CJP Qazi Faez Isa Defends Judicial Decisions On Elections And Electoral Reforms

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ISLAMABAD: Chief Justice Qazi Faez Isa has staunchly defended the recent decisions taken by the Supreme Court of Pakistan, including the mandate to hold general elections in 2024 and the withdrawal of the electoral symbol from a major political party just days before the polls. He highlighted these points in a detailed letter addressed to Jane Marriott, the British High Commissioner to Pakistan, with copies sent to UK Supreme Court President Lord Robert John Reed and England and Wales Lady Chief Justice Baroness Sue Lascelles Carr.

The letter, dated May 3 but made public only on Wednesday, was a response to Marriott’s remarks at the Asma Jehangir Conference held in Lahore last month. In it, CJP Isa addressed concerns raised by Marriott regarding democracy, elections, and the necessity of open societies, particularly defending the Supreme Court’s decisions on the general elections and the electoral symbol.

CJP Qazi Faez Isa’s letter to British High Commissioner Jane Marriott 1
CJP Qazi Faez Isa’s letter to British High Commissioner Jane Marriott 2
CJP Qazi Faez Isa’s letter to British High Commissioner Jane Marriott 3

“Elections in Pakistan were required to be held within 90 days of the completion of the tenure of the National and provincial assemblies but had not taken place because the President and the Election Commission of Pakistan were at odds regarding who is empowered to announce the election date,” CJP Isa explained. He emphasised that the Supreme Court intervened and resolved the matter within 12 days, leading to general elections being held across Pakistan on February 8, 2024.

Regarding the denial of the electoral symbol to Pakistan Tehreek-i-Insaf (PTI), CJP Isa clarified that the Elections Act, 2017, mandates intra-party elections to prevent autocracy or dictatorship within political parties. “To ensure compliance with this democratic principle, the law stipulates that if a political party does not hold intra-party elections, then it would not be eligible for an election symbol,” he stated. He noted that PTI, which had supported the law, failed to conduct the required elections, leading to the withdrawal of its symbol. “Therefore, your excellency’s criticism with regard to this decision, with utmost respect, was unjustified.”

CJP Isa also highlighted the Supreme Court’s acknowledgment of past mistakes and the steps taken to rectify them, ensuring they are not repeated. He referenced a significant ruling where a larger seven-member bench overturned lifetime bans on candidates deemed dishonest and untrustworthy (‘sadiq’ and ‘ameen’), aligning the decision with the Constitution and the law.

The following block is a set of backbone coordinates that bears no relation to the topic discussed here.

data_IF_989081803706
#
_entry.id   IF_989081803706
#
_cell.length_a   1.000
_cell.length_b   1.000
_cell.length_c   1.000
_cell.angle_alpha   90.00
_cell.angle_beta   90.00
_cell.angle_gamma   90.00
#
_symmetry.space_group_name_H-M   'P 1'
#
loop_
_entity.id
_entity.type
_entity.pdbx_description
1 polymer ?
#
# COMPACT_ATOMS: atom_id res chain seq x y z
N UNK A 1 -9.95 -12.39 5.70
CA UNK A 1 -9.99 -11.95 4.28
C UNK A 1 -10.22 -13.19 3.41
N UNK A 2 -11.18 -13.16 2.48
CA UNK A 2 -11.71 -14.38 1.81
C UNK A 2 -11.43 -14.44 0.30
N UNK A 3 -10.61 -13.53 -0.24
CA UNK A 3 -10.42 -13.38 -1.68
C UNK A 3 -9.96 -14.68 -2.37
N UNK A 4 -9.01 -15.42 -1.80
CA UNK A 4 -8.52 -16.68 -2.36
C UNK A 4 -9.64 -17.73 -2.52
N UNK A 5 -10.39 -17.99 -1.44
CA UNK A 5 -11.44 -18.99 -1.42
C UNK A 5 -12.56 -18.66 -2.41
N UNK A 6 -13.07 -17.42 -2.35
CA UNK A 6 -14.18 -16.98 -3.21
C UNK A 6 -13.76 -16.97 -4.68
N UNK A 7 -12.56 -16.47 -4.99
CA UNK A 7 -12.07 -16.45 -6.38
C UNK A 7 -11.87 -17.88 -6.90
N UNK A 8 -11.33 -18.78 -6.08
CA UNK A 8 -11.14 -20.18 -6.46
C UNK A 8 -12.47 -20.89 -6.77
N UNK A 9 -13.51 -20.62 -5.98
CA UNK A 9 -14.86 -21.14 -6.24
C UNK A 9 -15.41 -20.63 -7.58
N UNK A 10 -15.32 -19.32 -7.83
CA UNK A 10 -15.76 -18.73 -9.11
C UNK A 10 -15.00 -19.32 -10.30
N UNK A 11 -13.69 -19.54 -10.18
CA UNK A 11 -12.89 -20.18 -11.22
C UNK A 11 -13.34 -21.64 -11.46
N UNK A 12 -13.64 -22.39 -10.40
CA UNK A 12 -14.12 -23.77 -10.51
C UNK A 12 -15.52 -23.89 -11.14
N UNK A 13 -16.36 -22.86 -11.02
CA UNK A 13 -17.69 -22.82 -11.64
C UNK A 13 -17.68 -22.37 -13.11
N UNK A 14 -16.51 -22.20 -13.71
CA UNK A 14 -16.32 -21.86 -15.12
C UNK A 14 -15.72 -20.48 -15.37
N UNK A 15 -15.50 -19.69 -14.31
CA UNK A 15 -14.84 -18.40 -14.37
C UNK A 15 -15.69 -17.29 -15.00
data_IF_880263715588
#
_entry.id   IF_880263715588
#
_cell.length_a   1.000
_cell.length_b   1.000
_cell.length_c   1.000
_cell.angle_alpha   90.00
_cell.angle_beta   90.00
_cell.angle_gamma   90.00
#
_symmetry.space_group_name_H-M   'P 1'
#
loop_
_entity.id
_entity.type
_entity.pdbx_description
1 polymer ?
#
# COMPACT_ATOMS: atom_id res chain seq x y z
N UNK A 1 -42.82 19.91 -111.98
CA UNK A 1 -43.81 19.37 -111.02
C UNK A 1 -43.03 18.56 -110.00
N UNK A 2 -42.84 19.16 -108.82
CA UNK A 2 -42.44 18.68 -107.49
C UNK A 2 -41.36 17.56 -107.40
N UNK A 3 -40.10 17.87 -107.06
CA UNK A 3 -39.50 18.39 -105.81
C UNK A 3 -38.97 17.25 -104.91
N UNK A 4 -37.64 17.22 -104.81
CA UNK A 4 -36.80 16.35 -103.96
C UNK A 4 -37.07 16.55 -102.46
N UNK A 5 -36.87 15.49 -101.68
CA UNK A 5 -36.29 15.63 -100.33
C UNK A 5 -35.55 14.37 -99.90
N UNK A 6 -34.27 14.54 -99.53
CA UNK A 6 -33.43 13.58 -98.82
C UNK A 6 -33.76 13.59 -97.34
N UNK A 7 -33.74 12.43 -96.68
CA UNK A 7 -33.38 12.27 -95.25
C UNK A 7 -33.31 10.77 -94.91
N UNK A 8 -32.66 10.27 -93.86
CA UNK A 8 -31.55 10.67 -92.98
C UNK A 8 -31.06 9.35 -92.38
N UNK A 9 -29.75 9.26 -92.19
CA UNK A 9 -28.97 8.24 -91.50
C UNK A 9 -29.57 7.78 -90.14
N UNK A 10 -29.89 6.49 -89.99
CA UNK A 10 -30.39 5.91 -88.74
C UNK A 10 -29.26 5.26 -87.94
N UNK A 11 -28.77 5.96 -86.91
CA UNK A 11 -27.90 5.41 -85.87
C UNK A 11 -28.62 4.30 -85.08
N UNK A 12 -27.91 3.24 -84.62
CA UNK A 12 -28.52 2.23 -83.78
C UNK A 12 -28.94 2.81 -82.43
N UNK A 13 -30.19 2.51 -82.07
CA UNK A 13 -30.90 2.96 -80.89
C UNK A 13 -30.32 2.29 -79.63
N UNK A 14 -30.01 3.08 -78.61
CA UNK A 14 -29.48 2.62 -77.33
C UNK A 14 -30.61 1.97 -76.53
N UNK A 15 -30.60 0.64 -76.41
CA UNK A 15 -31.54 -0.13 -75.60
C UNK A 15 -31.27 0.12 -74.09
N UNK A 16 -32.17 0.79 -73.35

In response to Marriott’s emphasis on open societies, CJP Isa noted the Supreme Court’s initiative to start live broadcasting and streaming cases of public importance for the first time in Pakistan’s history. “This allowed the public at large to view Supreme Court proceedings in their entirety, with transparency in regard to how decisions came to be made,” he said. He mentioned that the decision regarding intra-party elections and party symbols was among those broadcast live.

CJP Isa also addressed issues beyond Pakistan’s judiciary, including Israeli aggression against Palestinians and the roots of the crisis. He urged an embrace of truth to break cycles of violence, criticising historical actions such as the Balfour Declaration and the exclusion of Palestinians from their land. “Deaths of thousands of children and many thousands more innocents may unjustifiably come to define a people, which would be an abomination. Let us all stand up and be counted for equality, peace, and humanity,” he stated.

He further called for the acknowledgment of historical wrongs, such as the 1953 overthrow of Iran’s democratic government to capture Iranian oil, suggesting that revealing the truth would be therapeutic and foster trust and peace. “Since the government of His Majesty King Charles III has stressed the need for open societies and democracy, and offered criticism on the decisions of the Supreme Court of Pakistan, reciprocity would presumably be acceptable,” he concluded.

 

Hassan Naqvi
Hassan Naqvi
Hassan Naqvi is an award-winning digital, print, and broadcast investigative journalist who is the co-founder of The Scoop. He also hosts his web shows 'The Scoop' and 'The Hassan Naqvi Show'.

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